Tuesday, August 30, 2011

A Skating Mom needs her Connectivity

So, i got home from skating on Saturday night and my little netbook was deep in the Blue Screen of Death. No amount of Reboot Resecutation would save it.

Dad, sick of my moping for a mere 12 hours, took me to the store, where I got the tablet I've been eyeing for some time. It's way cool, but it's an Android system so I've got somewhat of a learning curve ahead of me. As a lifelong Windows user, this is real new.

Looking at music editing and video editing apps now, so if any of my fellow skating moms (or folks) have insight, please share!

Monday, August 29, 2011

The Start of Hockey Season

It's upon us, and it's bad. Sunday's public ice was hit early with three scruffy looking Hockey Dads roughing up their kids in new hockey skates. I don't know why Figure Skating Moms get such a bad rap when Hockey Dads are just as bad, if not worse. A figure skating mom wouldn't cheer a bloody nose as a rite of passage, much less inflict one by intentionally checking their skater. Figure Skating moms are continually chided against "acting as coach," yet Hockey Dads are pretty common at these antics. They also think it's perfectly fine to send a fully suited up pre-teen with a hockey stick onto a public session, tearing through the center ice with abandon, cheering him on as he threatens to trip every figure skater in sight.

Carving up the ice? Oh, yes. Please do that. And yes, please literally toss your child across the ice. This is the best idea ever. Nothing delights me more than a seven year old boy in his exoskeleton being sent face first under someone else's waltz, by his father no less. Skating in shorts? Absolutely. Spitting on the ice? A+ behavior. Learning to skate in Goalie Skates? Best.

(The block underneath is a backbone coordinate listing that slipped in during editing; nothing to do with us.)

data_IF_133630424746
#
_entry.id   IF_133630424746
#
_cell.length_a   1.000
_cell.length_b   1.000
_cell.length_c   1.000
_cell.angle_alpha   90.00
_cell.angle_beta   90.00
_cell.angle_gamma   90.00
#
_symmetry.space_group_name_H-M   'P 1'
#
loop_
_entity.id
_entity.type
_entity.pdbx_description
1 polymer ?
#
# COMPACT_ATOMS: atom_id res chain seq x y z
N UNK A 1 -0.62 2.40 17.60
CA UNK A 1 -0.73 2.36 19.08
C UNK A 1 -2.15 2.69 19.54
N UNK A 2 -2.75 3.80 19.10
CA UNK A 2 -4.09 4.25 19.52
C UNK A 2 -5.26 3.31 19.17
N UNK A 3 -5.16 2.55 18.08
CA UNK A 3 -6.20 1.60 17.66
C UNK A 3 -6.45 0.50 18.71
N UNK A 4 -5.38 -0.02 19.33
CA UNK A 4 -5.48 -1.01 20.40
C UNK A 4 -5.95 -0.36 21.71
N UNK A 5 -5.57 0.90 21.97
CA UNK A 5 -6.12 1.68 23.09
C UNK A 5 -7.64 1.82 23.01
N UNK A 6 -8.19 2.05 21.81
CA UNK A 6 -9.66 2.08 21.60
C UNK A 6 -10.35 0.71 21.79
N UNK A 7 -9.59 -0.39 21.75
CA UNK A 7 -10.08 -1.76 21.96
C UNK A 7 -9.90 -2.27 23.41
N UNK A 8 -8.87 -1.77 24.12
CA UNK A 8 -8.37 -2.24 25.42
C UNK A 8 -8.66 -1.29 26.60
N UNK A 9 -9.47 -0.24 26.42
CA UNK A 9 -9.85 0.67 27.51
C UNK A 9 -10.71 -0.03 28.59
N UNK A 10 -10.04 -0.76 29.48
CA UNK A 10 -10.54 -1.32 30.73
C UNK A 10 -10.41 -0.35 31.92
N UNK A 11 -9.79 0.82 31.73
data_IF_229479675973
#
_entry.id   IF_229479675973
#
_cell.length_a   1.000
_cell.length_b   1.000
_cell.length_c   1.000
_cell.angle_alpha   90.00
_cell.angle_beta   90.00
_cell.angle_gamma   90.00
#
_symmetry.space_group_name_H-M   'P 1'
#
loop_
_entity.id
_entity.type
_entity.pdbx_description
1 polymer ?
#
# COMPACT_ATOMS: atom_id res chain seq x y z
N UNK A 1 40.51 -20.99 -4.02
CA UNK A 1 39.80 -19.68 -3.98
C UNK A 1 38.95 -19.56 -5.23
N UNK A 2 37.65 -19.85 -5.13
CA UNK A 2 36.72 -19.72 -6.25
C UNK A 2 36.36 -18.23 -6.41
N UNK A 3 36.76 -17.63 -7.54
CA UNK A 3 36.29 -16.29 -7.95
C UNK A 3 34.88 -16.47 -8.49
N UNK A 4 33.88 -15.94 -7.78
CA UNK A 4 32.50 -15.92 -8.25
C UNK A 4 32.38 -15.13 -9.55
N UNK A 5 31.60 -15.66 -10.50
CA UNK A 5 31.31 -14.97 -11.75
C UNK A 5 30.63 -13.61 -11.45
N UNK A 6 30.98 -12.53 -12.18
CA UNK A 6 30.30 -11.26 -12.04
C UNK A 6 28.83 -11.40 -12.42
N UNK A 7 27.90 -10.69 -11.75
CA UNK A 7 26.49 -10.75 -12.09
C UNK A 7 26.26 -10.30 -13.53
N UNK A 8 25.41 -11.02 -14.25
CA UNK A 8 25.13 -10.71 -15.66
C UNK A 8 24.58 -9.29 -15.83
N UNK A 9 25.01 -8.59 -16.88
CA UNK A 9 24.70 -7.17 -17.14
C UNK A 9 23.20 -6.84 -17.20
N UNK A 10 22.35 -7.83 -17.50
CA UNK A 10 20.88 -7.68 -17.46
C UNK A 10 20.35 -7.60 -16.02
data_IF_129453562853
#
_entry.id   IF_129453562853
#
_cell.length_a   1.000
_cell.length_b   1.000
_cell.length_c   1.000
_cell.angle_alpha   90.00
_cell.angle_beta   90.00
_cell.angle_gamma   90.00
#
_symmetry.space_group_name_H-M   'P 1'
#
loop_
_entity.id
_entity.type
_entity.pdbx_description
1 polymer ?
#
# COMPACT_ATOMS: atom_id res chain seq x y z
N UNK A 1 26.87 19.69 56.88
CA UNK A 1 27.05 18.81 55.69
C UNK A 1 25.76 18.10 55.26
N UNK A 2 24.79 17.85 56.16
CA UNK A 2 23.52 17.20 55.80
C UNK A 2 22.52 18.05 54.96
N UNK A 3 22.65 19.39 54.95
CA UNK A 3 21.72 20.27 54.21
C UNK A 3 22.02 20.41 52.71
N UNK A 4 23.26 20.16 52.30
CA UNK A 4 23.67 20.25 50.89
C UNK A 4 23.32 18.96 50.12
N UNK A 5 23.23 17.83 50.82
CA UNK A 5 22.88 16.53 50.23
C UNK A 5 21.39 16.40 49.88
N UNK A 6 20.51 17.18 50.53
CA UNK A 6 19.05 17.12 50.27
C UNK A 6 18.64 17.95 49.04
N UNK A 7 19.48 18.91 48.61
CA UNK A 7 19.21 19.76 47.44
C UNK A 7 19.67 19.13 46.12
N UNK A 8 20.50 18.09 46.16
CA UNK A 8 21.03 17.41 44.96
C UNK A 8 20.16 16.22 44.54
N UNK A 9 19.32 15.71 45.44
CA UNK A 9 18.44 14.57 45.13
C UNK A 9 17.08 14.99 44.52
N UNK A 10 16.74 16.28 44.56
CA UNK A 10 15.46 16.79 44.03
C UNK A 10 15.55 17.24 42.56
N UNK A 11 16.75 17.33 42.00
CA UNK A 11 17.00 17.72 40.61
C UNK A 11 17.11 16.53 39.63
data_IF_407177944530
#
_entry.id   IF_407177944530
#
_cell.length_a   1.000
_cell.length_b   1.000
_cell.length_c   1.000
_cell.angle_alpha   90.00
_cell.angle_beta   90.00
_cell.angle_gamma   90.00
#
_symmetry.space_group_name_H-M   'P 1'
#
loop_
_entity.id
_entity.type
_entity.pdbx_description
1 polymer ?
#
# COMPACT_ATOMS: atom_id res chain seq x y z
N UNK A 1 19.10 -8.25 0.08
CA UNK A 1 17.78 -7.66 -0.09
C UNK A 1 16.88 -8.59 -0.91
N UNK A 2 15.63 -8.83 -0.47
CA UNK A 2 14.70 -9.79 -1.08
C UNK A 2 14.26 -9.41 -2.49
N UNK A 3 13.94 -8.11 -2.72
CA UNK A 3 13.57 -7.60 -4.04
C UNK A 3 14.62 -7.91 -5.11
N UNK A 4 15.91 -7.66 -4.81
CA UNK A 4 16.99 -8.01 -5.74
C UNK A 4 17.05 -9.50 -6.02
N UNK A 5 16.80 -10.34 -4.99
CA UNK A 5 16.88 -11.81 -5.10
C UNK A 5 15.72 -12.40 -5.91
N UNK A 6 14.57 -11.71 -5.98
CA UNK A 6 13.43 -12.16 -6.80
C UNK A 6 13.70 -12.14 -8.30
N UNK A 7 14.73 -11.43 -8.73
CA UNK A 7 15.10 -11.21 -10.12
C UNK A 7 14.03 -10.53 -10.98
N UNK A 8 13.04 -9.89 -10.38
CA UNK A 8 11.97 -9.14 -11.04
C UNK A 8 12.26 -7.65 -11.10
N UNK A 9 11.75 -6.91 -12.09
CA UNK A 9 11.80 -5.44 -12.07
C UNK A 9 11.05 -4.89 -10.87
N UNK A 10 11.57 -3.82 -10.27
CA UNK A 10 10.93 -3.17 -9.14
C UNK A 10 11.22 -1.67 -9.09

Due to late arrival of the Guards, Stitch got the honor of setting out the cones. Stitch did a little dancing, but he tired quickly. The New Kitten has been keeping him awake at night, which is kinda funny for Dad and me. I was doing my crossovers and going backwards to try and get used to the feeling of rapid backwards movement. It wasn't as bad as I thought it was, even when I stopped looking at my feet to watch Stitch dance. I gave Stitch some money for vending, and when he didn't come back in a reasonable amount of time I went to go check. He couldn't figure out why the coffee machine wouldn't give him a dollar's worth of sugar. I had to explain that the sugar came in a beverage, not as a stand alone item.

I went back out while Stitch ate the puzzling combination of Doritos and mocha. I had figured out how to do the fast scooter pushes like the kids do, trying to get over my fear of my toepicks. I was doing fine until I hit a hole carved by one of the hockey dads, tripped, couldn't recover, and rolled forward into an easy fall on my hip.

Rink Pal saw the whole thing and few to the rescue, but none was needed. After all that drama over fear of falling, I did it and I was fine. Better than fine, because I tried a crossover or two and my mind didn't freak out. I even went right back to digging in my toepicks. Done. I even got up by myself. I may have this skating thing licked yet. I always feel like I'm throwing my leg out sideways instead of back on forward stroking,

Wednesday is Lessons again, this time hopefully with Gordon. I'm curious to see what happened there over the summer.